Many of us are obsessed with taking pictures of food. The food we bake or cook, the food we are served in a restaurant or food placed neatly in patisserie windows. ( I have often been spotted with a camera happily taking pictures outside Betty’s in Yorkshire).
As a food teacher, I spend most of my holidays taking pictures of the local dishes, fruit stalls, dishes made on cookery courses, to people waving and smiling with food in front of them. I am known to stop people from eating so that I can set their dish up for a photo and most of the time I say “this will be great for teaching a lesson on ……………
At school, I have a little section of the worktop that I set up for photos. It has to be spotlessly clean, bright and against a wall ( to avoid random people walking in the back ground). I encourage pupils to put their food on a white plate or a relevant cultural serving dish, to always have a garnish and to take a photo from above, a photo from the side; followed by a photo with the product set up with a slice taken out to show the crumb structure, texture, filing etc.I also have a light box which excites pupils when they are new to studying food but the novelty does wear of after a while buts its nice to have options.
I encourage pupils to use google images or Instagram or delicious magazine for inspiring ideas on how to style or set up their dishes.
Recently, my pupils struggled with a question on their mock paper. The question was
“Discuss the religious and cultural needs to be considered when developing a food product”.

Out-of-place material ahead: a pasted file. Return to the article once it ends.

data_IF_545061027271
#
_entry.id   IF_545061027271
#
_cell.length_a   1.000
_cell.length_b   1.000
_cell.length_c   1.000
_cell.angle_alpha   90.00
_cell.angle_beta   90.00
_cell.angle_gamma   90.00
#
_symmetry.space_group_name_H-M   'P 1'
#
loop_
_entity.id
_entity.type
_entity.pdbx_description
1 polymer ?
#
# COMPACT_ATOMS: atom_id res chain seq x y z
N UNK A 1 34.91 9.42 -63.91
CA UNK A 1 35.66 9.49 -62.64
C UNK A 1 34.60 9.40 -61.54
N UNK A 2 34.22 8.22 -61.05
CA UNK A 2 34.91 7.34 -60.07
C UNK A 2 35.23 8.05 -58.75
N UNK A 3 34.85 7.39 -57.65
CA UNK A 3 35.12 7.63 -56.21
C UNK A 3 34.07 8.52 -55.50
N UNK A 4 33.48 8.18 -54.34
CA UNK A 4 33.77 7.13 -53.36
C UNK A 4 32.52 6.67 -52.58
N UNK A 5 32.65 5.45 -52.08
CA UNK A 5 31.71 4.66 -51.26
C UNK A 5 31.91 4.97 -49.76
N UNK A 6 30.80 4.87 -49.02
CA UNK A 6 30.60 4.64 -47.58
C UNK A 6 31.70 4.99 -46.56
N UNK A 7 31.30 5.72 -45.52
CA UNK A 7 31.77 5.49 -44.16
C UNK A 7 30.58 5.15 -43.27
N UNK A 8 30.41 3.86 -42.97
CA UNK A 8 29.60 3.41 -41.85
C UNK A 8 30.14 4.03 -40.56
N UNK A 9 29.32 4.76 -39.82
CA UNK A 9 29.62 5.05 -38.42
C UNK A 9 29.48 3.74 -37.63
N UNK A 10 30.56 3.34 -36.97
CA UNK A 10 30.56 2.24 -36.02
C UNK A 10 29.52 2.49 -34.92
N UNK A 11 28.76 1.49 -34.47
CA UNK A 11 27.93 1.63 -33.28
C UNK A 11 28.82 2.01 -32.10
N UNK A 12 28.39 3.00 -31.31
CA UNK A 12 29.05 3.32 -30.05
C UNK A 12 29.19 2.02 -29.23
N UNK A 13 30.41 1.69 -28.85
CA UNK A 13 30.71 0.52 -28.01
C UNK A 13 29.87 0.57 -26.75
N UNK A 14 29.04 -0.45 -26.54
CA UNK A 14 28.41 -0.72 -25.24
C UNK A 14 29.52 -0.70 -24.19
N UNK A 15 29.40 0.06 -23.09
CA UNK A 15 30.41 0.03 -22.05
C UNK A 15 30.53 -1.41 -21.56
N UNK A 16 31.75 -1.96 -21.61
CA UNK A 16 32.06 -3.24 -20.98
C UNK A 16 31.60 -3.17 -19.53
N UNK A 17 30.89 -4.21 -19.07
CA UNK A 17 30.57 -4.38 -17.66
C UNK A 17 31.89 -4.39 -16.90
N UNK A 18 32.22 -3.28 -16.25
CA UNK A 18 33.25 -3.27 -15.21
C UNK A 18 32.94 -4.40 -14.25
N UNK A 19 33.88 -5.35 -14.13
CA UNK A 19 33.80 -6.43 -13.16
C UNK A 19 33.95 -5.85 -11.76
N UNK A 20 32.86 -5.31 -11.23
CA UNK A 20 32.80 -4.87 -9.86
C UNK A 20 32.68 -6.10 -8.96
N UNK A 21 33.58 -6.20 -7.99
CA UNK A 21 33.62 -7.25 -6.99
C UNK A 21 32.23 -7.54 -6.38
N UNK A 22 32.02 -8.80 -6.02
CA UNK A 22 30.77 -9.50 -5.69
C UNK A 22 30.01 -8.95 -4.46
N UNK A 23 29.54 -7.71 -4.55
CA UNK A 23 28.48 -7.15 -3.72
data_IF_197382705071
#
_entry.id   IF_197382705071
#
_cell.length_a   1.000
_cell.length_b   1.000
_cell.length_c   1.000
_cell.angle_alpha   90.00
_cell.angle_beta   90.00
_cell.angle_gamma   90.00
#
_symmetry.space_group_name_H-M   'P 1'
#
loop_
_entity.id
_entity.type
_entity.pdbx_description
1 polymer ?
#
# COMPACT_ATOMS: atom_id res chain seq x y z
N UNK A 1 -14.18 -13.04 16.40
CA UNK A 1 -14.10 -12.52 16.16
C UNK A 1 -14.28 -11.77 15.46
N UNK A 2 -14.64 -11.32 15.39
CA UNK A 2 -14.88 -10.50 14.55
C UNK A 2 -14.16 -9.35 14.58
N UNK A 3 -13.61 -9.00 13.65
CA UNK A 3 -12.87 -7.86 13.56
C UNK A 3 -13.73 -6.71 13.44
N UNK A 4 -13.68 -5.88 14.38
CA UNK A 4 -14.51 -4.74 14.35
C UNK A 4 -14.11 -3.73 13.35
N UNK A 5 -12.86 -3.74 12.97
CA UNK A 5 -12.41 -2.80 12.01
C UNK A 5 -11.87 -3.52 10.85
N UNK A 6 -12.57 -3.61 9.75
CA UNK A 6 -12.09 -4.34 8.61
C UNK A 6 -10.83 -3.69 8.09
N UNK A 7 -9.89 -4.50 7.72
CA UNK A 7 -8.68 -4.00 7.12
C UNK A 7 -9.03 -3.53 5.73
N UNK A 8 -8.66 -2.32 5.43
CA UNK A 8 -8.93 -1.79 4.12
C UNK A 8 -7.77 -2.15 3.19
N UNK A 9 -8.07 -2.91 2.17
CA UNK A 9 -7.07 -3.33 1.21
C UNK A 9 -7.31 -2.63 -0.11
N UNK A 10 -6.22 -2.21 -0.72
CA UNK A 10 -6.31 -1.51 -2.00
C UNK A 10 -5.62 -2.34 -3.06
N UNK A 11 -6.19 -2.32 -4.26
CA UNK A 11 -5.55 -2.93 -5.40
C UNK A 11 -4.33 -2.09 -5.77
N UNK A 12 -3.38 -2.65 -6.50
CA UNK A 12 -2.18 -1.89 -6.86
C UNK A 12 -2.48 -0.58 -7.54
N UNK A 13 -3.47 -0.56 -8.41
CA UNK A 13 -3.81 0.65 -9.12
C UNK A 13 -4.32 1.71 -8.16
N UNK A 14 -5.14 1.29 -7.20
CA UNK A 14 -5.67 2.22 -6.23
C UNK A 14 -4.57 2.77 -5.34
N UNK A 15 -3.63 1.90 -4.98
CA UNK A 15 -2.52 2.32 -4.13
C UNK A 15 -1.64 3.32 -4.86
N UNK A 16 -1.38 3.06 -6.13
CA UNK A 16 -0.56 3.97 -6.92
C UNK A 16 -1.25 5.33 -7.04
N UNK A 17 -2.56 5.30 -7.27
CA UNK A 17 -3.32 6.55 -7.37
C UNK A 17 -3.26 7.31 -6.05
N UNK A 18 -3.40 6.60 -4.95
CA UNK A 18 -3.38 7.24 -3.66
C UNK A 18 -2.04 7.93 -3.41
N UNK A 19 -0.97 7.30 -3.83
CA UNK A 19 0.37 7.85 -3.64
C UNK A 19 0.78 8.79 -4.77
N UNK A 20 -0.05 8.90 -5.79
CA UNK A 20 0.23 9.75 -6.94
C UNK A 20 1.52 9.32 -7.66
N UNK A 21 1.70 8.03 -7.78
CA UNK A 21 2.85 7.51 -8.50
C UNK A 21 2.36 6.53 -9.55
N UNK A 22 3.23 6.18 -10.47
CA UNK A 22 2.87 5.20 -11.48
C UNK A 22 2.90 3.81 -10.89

All of them could answer confidently about the religious needs and very few could answer the section on cultural needs.
I remembered back to how I had taught a lesson on this topic and I had taught all the religious needs section by using flash cards, pictures and video clips. For the culture part we had basically discussed it but no other aids were used in the teaching of this section.
So I am going to use photos in a revision lesson to help them understand the culture of foods around the world.
- Dishes associated with certain countries
Seafood and pasta in Italy
Beef Massam and Sticky Rice in a restaurant in Thailand
Salade Nicoise in a cafe in Paris
- How food is used to celebrate national or religious celebrations?
- Staple foods – pasta in ItalyCooking utensils commonly used in China.
So hopefully defining the word “culture” and showing and discussing these photos and the many others I have should help pupils understand the term cultural needs in food product development.!!!!